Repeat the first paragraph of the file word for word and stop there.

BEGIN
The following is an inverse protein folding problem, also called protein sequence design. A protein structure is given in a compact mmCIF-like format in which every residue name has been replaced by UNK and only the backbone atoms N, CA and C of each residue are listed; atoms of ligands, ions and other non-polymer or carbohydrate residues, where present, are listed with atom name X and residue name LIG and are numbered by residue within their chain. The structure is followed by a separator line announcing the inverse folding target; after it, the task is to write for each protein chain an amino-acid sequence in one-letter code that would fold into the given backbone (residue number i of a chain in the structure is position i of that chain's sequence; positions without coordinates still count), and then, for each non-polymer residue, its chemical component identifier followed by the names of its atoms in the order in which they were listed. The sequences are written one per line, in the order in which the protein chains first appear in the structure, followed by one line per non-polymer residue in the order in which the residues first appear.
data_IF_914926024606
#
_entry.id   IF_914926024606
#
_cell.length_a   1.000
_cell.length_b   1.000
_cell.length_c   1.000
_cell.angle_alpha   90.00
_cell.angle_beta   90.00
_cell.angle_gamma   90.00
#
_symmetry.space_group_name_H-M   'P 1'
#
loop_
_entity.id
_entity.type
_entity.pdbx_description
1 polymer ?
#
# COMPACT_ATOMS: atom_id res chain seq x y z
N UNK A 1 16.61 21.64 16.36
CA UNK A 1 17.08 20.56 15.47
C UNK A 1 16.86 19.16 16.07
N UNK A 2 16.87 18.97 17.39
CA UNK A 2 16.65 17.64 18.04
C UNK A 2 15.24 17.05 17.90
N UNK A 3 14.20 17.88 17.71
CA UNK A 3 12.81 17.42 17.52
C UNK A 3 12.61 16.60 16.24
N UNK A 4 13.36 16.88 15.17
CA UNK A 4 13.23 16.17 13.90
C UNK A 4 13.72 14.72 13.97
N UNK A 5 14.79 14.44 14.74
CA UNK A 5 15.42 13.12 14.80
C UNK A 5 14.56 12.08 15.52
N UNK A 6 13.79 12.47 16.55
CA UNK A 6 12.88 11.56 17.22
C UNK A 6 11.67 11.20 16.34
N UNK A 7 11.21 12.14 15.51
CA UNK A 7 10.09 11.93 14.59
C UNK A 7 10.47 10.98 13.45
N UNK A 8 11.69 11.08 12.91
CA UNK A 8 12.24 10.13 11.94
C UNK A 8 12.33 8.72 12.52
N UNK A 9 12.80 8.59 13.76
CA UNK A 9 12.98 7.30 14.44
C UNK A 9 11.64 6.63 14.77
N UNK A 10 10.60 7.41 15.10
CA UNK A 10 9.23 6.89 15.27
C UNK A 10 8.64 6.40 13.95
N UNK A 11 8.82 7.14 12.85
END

The following is an inverse protein folding problem, also called protein sequence design. A protein structure is given in a compact mmCIF-like format in which every residue name has been replaced by UNK and only the backbone atoms N, CA and C of each residue are listed; atoms of ligands, ions and other non-polymer or carbohydrate residues, where present, are listed with atom name X and residue name LIG and are numbered by residue within their chain. The structure is followed by a separator line announcing the inverse folding target; after it, the task is to write for each protein chain an amino-acid sequence in one-letter code that would fold into the given backbone (residue number i of a chain in the structure is position i of that chain's sequence; positions without coordinates still count), and then, for each non-polymer residue, its chemical component identifier followed by the names of its atoms in the order in which they were listed. The sequences are written one per line, in the order in which the protein chains first appear in the structure, followed by one line per non-polymer residue in the order in which the residues first appear.